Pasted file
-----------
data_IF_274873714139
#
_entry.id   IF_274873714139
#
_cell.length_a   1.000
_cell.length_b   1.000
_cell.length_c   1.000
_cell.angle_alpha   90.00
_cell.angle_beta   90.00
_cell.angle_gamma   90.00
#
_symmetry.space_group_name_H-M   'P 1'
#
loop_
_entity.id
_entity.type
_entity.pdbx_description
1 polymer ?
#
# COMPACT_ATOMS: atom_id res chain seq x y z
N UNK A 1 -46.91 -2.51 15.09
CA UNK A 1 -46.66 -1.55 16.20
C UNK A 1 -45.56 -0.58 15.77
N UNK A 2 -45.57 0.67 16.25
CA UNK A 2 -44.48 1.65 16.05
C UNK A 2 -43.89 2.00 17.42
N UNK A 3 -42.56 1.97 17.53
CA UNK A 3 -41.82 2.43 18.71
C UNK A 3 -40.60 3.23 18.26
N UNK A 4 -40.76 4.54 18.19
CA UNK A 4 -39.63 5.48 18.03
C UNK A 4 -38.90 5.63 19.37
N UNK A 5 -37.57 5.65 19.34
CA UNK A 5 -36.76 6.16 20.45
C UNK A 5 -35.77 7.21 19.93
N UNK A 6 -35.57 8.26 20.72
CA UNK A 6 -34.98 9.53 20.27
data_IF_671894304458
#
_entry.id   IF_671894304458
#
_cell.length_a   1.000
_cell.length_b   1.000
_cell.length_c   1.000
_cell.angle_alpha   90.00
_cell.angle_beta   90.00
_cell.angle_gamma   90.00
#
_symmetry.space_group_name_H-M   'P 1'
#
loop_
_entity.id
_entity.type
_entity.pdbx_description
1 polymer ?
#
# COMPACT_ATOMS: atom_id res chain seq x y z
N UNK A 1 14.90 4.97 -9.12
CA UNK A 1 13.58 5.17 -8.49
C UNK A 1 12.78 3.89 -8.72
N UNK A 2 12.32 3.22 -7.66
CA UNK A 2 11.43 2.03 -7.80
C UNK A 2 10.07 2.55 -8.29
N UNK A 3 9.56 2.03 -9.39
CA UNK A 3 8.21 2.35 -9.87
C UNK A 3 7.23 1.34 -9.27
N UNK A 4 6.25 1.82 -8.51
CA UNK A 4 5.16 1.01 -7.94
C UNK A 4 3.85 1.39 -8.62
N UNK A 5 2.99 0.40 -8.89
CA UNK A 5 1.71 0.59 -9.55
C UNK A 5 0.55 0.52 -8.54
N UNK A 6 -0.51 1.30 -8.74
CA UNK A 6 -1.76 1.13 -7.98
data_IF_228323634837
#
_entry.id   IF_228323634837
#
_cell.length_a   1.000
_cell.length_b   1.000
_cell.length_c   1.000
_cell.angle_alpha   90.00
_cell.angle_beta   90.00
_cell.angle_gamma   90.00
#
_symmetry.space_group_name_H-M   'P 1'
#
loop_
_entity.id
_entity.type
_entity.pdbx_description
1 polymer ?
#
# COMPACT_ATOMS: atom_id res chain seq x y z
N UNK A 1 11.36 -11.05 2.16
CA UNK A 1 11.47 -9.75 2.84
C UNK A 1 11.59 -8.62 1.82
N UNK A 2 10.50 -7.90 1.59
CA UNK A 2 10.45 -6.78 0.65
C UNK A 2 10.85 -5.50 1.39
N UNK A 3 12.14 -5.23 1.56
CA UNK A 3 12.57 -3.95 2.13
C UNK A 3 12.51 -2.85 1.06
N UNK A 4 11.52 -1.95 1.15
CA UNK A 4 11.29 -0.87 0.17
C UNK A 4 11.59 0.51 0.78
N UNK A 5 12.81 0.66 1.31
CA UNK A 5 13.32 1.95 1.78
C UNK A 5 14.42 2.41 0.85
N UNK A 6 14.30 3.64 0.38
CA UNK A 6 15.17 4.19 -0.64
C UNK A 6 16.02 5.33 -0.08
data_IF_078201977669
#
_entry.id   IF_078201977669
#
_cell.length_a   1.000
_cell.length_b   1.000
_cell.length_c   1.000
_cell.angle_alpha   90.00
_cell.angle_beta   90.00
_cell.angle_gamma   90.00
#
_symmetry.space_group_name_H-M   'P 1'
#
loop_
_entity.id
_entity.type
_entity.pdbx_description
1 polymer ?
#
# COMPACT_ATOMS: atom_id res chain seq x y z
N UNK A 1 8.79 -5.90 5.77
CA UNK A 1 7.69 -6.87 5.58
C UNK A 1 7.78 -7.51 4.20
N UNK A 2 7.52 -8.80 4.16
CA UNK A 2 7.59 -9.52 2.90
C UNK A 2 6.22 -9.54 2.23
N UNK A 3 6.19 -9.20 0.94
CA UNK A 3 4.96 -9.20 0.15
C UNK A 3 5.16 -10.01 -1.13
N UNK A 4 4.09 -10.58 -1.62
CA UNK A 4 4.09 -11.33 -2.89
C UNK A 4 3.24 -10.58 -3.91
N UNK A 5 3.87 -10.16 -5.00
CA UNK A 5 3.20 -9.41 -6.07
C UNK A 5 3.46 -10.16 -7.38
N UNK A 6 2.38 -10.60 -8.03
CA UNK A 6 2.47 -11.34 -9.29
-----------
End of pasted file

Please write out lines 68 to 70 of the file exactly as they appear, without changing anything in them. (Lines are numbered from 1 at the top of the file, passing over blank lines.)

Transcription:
CA UNK A 4 5.16 1.01 -7.94
C UNK A 4 3.85 1.39 -8.62
N UNK A 5 2.99 0.40 -8.89